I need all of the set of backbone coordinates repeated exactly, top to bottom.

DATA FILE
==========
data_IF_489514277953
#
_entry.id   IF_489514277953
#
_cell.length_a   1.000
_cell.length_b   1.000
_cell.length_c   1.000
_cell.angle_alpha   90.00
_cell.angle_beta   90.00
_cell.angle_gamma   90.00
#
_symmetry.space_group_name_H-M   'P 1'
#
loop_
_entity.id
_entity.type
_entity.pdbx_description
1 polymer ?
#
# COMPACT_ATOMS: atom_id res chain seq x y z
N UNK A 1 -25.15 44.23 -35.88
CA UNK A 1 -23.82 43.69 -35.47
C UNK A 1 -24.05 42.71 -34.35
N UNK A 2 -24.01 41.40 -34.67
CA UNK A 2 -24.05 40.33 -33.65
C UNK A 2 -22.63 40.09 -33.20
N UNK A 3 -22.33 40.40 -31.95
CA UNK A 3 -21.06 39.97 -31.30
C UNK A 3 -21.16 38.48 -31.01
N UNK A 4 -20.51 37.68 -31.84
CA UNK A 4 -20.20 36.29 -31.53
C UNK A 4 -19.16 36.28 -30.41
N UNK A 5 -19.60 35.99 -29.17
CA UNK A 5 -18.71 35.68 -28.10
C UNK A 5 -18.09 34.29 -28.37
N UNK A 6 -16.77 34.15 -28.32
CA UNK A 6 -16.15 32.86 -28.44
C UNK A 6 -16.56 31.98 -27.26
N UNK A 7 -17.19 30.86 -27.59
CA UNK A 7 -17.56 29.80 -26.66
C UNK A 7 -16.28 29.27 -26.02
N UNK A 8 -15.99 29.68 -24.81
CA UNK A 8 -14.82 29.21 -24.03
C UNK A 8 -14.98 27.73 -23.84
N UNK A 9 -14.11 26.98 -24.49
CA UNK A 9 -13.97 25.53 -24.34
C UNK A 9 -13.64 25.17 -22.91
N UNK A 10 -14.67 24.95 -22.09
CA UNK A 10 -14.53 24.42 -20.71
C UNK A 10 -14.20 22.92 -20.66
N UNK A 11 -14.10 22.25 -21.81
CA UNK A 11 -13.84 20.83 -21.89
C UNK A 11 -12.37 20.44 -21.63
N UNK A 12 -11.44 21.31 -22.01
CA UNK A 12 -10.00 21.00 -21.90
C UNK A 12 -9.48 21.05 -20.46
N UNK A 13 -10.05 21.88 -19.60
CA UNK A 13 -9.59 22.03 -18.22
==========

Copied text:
data_IF_489514277953
#
_entry.id   IF_489514277953
#
_cell.length_a   1.000
_cell.length_b   1.000
_cell.length_c   1.000
_cell.angle_alpha   90.00
_cell.angle_beta   90.00
_cell.angle_gamma   90.00
#
_symmetry.space_group_name_H-M   'P 1'
#
loop_
_entity.id
_entity.type
_entity.pdbx_description
1 polymer ?
#
# COMPACT_ATOMS: atom_id res chain seq x y z
N UNK A 1 -25.15 44.23 -35.88
CA UNK A 1 -23.82 43.69 -35.47
C UNK A 1 -24.05 42.71 -34.35
N UNK A 2 -24.01 41.40 -34.67
CA UNK A 2 -24.05 40.33 -33.65
C UNK A 2 -22.63 40.09 -33.20
N UNK A 3 -22.33 40.40 -31.95
CA UNK A 3 -21.06 39.97 -31.30
C UNK A 3 -21.16 38.48 -31.01
N UNK A 4 -20.51 37.68 -31.84
CA UNK A 4 -20.20 36.29 -31.53
C UNK A 4 -19.16 36.28 -30.41
N UNK A 5 -19.60 35.99 -29.17
CA UNK A 5 -18.71 35.68 -28.10
C UNK A 5 -18.09 34.29 -28.37
N UNK A 6 -16.77 34.15 -28.32
CA UNK A 6 -16.15 32.86 -28.44
C UNK A 6 -16.56 31.98 -27.26
N UNK A 7 -17.19 30.86 -27.59
CA UNK A 7 -17.56 29.80 -26.66
C UNK A 7 -16.28 29.27 -26.02
N UNK A 8 -15.99 29.68 -24.81
CA UNK A 8 -14.82 29.21 -24.03
C UNK A 8 -14.98 27.73 -23.84
N UNK A 9 -14.11 26.98 -24.49
CA UNK A 9 -13.97 25.53 -24.34
C UNK A 9 -13.64 25.17 -22.91
N UNK A 10 -14.67 24.95 -22.09
CA UNK A 10 -14.53 24.42 -20.71
C UNK A 10 -14.20 22.92 -20.66
N UNK A 11 -14.10 22.25 -21.81
CA UNK A 11 -13.84 20.83 -21.89
C UNK A 11 -12.37 20.44 -21.63
N UNK A 12 -11.44 21.31 -22.01
CA UNK A 12 -10.00 21.00 -21.90
C UNK A 12 -9.48 21.05 -20.46
N UNK A 13 -10.05 21.88 -19.60
CA UNK A 13 -9.59 22.03 -18.22